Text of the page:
I was fortunate to have a father who discovered my unique talent even before I did. My Dad knew how to guide me so that I could experience my own self-discovery even when my workplace did not. Unfortunately, a lot of talented people in the workplace do not have someone like that in their lives and have become jaded by others that are envious, disrupted their goals, and never had their best interests at heart. As a result, they have stopped believing in themselves and instead only listen and act upon what others need from them – for the benefit of others rather than their own advancement. This explains why so many people would rather be accountable to others rather than think for themselves.
It also explains why leaders have become followers and lost their identity in the process. Dreams are broken, momentum is lost, and progress slows. As a result, people become skeptical and earning their trust is difficult – fueling animosity, remorse, and anger. That’s what happens when you stop focusing on those things that matter most to you and what you believe in and allow life to pass you by.
As you strive to remain relevant as a leader, business owner, or entrepreneur, here are five steps to make sure you don’t allow the marketplace, and what others want you to be, dictate your career destiny.
The only person that stands in your way – is yourself. Don’t ever second-guess your ability and capabilities. Life is about confronting constant disappointments. Not everyone will value you or understand why they should. Rather than get frustrated, take a moment to understand their different perspectives. Write these down and create a journal; perhaps you will find a common thread over time as to why you are being negatively judged. Appreciate all feedback, whether good or bad – and learn from it. But never let it disrupt your focus, attitude or motivations.
Most people spend their lives battling the gulf between assimilation and authenticity. They struggle with being more of what others want them to be rather than what they seek to be themselves. Envy has the ability to cloud your mind and make you question your own intentions. Don’t let envy define your future or sway your aspirations. Dealing with envy is oftentimes a validation that you are on the right path towards achieving your aspirations – an indicator that you are evolving – and as such you will be confronted by people who are not.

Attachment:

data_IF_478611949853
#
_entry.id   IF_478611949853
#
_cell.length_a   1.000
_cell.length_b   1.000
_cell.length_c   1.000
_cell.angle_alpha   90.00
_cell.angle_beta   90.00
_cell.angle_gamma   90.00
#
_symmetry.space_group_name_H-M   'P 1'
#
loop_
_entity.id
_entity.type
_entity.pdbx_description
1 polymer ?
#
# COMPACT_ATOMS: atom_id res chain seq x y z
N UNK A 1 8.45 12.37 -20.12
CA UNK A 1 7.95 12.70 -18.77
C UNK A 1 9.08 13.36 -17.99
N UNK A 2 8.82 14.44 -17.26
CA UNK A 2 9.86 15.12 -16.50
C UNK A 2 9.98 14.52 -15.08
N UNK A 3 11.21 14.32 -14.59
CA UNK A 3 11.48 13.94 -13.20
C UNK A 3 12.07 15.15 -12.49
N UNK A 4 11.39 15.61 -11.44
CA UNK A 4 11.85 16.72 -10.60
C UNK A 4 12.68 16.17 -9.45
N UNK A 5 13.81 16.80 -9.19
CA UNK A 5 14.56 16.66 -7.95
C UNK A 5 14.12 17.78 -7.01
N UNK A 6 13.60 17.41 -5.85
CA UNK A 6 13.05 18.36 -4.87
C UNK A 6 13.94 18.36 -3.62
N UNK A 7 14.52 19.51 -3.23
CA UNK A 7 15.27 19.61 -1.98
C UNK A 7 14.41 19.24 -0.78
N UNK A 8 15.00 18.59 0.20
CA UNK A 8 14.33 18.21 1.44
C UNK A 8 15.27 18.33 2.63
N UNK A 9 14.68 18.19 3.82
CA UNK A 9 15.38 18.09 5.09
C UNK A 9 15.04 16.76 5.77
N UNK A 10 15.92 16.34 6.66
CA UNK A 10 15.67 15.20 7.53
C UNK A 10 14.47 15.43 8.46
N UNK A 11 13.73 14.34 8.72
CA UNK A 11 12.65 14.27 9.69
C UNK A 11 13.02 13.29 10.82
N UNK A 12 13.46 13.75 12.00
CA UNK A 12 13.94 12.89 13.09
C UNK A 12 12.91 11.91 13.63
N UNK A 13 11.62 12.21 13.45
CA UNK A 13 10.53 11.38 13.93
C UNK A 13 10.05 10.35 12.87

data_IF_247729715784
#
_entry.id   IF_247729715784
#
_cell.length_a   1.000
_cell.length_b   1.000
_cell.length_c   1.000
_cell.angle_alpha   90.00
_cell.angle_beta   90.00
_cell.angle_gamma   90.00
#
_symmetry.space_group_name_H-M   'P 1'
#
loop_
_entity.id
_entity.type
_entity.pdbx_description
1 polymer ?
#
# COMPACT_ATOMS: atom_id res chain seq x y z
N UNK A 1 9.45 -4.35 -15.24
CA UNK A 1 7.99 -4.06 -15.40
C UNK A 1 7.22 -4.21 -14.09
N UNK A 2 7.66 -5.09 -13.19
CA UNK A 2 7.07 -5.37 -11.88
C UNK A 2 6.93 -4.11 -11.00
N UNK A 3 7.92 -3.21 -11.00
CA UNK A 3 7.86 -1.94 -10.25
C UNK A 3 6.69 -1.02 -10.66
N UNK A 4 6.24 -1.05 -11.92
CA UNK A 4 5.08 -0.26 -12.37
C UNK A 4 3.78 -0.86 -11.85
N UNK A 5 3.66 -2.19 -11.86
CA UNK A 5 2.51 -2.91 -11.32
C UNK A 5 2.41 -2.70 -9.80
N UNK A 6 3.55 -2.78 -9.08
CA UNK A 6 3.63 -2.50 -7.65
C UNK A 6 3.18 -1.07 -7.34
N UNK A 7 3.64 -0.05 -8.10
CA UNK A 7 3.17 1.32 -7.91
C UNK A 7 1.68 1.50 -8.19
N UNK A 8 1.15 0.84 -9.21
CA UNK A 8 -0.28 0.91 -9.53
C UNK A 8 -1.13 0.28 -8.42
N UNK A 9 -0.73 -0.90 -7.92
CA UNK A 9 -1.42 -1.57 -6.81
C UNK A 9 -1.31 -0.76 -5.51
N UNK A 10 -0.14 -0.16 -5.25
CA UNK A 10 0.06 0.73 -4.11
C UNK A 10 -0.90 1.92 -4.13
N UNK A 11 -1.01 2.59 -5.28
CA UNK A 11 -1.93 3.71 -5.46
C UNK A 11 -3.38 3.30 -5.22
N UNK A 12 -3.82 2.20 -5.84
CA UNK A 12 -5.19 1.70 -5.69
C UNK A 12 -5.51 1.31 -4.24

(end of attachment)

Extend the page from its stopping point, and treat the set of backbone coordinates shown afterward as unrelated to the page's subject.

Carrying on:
As you begin to build momentum, you will know who has your back and your best interests at heart. When you detect envy, navigate around it so it doesn’t become a distraction. The key is to remove yourself from it quickly before it clouds your decisions and slows your progress.
Stay away from leeches and loafers (the envious ones) and learn to gravitate to the leaders and lifters (those who genuinely have your back). In business as in life, you can’t go after success alone; you have to surround yourself with people that have your best interests at heart. They are the ones that will be the most objective about telling you the truth and guiding you in the right direction.
The types of relationships you have are indicative of your level of success. If you associate yourself with those that pull you down, rather than lift you up, you will find it difficult to evolve and to achieve your aspirations. In the end, you must be a good judge of character – so that you can make the right decisions between the relationships you choose to invest in long term and those that don’t add any real value.
Never let the ignorance of others misguide you – or assume that someone who has an important title or works for a large company has all of the answers. Oftentimes, they know a lot less than you might think.
For example, think of those who tout their accomplishments and act with a sense of entitlement, as if they made the investments with their own money, assumed all of the risk, and were the mastermind behind a particular success story. I’ve learned that many executives have an artificial power that is being lent to them by the organization (or brand) they serve. The position and role they assume has the power, not necessarily the person occupying it. With this in mind, never stop testing your ideas and ideals – or start letting other people’s ignorance get in the way of your own career aspirations.
Get your hands dirty and learn to work harder than your competitors so they can never outsmart your efforts. Be courageous and take well thought-out chances. Allow risk to be your best friend. Aspirations fade when people are tempted to give up and stop trying. It’s much like the person that has a new year’s resolution to assume a healthier diet but can’t stay away from the temptations of fast-food.
Success isn’t easy, significance even harder. To achieve both, you need to stay focused on the goals and aspirations you seek to achieve. You need to become a subject matter expert, know your competition, and understand why people have failed in the past with similar ambitions. If you do your research, you will know everything you need to know to earn the credibility and respect necessary to break down barriers of doubt, as you begin to build bridges of hope and see opportunities previously unseen.